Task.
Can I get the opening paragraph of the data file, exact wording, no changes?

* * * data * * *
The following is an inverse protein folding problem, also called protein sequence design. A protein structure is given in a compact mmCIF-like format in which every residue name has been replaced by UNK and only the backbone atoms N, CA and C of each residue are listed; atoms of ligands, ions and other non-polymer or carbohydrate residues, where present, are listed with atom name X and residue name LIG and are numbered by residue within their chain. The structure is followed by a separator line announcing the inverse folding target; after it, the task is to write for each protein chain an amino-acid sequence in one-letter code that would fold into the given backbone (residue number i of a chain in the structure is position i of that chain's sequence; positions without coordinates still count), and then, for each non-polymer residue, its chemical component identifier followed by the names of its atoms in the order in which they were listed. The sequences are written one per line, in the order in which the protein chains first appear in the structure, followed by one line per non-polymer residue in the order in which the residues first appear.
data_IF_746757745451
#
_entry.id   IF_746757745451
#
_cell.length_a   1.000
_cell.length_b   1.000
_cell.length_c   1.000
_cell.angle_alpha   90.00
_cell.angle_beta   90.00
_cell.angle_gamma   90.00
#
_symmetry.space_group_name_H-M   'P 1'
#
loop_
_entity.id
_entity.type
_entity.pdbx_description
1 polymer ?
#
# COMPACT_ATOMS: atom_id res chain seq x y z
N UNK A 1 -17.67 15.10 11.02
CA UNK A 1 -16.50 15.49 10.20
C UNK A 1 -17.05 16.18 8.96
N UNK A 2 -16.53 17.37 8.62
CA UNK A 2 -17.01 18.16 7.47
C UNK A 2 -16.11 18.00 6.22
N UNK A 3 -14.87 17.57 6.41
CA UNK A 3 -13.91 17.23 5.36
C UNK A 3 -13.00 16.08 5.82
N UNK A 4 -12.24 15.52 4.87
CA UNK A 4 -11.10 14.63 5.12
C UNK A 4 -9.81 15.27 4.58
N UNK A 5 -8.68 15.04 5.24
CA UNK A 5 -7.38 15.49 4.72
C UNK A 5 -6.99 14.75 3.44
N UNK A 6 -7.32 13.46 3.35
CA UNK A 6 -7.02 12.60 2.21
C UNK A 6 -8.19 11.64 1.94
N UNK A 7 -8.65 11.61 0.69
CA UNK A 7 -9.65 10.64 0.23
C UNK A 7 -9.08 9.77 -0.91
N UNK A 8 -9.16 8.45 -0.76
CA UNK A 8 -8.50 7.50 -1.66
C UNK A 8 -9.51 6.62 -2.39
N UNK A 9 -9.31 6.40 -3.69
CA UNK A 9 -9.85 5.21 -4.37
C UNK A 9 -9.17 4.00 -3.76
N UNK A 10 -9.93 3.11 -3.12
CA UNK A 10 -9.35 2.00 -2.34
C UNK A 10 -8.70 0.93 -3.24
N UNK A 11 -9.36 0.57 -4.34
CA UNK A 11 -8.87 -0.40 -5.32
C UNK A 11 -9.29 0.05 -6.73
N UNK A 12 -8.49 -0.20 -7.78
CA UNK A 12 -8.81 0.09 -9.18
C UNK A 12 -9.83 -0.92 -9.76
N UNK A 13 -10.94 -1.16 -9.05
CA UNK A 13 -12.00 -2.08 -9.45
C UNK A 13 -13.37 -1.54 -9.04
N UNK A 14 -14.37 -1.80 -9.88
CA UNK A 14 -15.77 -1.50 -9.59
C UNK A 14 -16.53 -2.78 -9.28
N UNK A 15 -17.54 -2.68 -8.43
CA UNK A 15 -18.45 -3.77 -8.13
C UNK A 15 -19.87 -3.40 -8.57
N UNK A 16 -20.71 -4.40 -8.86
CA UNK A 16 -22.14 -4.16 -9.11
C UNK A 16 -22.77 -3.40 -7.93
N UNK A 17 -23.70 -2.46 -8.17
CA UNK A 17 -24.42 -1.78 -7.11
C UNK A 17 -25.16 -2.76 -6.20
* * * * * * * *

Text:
The following is an inverse protein folding problem, also called protein sequence design. A protein structure is given in a compact mmCIF-like format in which every residue name has been replaced by UNK and only the backbone atoms N, CA and C of each residue are listed; atoms of ligands, ions and other non-polymer or carbohydrate residues, where present, are listed with atom name X and residue name LIG and are numbered by residue within their chain. The structure is followed by a separator line announcing the inverse folding target; after it, the task is to write for each protein chain an amino-acid sequence in one-letter code that would fold into the given backbone (residue number i of a chain in the structure is position i of that chain's sequence; positions without coordinates still count), and then, for each non-polymer residue, its chemical component identifier followed by the names of its atoms in the order in which they were listed. The sequences are written one per line, in the order in which the protein chains first appear in the structure, followed by one line per non-polymer residue in the order in which the residues first appear.